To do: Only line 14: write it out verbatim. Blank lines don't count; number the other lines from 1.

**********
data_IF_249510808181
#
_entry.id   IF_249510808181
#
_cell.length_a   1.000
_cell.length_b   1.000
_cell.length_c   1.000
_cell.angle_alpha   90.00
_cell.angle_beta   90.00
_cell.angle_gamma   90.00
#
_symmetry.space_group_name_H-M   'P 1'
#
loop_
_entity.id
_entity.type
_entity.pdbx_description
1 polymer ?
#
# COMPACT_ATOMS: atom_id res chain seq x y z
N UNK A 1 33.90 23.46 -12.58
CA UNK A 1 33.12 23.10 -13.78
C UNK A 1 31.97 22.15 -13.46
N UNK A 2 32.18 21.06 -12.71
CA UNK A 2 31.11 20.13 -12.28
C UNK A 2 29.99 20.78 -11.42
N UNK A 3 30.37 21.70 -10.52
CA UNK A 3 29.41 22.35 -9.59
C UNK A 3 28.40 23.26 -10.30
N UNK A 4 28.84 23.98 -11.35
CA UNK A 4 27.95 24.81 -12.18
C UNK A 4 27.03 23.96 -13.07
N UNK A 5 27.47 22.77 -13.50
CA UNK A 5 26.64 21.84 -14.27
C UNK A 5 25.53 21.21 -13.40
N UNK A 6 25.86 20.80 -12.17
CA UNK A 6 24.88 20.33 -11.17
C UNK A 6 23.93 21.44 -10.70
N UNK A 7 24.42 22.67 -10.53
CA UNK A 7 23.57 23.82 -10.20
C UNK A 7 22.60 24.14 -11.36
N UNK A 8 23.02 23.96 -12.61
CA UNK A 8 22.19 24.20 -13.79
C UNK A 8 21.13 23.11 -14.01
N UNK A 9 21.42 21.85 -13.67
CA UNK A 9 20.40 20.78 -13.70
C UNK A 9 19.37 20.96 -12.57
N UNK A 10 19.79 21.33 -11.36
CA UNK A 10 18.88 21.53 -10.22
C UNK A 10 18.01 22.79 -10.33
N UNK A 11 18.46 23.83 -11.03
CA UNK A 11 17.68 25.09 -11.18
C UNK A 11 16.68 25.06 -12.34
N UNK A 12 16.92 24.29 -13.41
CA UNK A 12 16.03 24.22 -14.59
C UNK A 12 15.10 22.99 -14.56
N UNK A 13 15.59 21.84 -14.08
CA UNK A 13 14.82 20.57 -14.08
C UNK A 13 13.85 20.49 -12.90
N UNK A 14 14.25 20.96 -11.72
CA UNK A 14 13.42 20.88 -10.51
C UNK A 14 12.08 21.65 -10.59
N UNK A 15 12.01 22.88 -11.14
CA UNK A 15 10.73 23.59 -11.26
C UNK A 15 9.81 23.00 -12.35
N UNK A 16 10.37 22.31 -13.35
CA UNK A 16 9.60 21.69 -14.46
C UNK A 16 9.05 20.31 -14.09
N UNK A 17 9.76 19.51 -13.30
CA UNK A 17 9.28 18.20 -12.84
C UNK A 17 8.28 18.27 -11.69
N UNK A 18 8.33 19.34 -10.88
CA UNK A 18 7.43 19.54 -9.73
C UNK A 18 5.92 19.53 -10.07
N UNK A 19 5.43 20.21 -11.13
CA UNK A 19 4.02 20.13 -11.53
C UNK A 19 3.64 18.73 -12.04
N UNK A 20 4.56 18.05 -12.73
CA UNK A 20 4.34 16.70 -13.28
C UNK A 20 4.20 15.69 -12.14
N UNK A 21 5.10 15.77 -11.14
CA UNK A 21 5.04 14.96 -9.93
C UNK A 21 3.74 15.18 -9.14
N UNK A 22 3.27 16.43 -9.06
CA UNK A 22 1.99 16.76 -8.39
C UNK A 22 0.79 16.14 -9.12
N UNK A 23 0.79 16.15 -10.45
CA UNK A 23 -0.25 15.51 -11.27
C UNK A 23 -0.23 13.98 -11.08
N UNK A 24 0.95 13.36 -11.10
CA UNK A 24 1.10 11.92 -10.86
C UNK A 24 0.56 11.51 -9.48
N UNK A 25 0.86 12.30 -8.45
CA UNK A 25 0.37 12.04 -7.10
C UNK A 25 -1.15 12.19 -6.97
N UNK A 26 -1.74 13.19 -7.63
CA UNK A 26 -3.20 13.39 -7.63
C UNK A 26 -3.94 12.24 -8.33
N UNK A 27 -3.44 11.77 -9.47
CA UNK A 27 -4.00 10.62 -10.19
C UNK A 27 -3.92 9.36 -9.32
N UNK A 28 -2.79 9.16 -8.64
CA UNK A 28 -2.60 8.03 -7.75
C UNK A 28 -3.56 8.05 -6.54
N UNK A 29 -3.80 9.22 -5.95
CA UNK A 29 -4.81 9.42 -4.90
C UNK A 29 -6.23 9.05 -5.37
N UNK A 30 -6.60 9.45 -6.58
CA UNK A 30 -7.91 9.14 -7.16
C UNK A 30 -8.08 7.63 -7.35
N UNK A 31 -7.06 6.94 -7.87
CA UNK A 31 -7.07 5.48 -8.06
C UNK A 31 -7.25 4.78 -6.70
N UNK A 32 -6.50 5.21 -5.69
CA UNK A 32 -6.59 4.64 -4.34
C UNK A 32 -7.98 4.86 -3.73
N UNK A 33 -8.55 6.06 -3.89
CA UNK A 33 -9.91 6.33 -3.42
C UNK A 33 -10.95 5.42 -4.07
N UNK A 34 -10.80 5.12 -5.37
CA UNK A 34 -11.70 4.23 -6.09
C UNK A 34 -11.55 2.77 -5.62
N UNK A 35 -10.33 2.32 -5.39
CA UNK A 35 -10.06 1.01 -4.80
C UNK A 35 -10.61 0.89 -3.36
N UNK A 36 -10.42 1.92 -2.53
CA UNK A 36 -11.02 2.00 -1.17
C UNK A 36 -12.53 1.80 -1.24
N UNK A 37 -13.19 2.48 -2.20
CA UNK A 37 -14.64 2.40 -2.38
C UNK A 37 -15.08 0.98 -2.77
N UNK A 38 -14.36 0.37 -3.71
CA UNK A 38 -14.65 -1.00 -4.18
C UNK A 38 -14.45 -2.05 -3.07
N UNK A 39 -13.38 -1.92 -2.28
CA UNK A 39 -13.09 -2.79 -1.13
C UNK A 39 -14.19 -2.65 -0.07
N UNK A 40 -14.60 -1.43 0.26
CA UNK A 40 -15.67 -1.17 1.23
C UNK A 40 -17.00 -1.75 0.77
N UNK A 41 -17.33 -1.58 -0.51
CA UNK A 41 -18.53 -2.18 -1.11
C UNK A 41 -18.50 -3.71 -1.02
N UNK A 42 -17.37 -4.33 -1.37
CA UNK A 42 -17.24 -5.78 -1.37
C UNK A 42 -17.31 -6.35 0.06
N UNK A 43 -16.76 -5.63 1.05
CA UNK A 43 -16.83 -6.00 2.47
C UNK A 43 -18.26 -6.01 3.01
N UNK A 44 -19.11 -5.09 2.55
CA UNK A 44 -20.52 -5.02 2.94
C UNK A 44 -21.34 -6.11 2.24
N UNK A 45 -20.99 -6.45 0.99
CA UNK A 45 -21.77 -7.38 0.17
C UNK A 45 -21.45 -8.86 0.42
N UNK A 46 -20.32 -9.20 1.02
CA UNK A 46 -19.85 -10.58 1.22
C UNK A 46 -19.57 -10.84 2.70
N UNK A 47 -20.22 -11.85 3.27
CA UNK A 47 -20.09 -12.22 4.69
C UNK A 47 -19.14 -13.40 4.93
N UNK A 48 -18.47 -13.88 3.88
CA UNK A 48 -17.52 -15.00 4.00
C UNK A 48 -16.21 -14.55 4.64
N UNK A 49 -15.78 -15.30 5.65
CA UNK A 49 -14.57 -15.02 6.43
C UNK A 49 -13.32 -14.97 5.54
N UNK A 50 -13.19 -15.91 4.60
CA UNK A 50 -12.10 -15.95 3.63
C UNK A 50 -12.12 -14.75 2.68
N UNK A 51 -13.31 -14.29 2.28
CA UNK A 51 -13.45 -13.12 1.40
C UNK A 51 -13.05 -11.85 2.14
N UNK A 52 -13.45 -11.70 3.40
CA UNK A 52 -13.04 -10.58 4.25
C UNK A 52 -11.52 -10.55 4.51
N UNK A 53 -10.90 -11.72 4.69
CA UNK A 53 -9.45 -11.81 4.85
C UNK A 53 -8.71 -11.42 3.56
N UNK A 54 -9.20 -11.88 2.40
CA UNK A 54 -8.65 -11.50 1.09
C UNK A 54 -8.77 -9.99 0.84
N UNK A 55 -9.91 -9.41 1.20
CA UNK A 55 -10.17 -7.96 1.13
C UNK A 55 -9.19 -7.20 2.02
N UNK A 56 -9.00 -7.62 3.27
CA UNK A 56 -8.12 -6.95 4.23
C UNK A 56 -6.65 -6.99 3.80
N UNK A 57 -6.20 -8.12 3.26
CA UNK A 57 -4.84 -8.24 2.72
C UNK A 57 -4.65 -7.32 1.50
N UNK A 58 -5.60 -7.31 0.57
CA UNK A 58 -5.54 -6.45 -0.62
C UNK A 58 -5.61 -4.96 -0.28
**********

loop_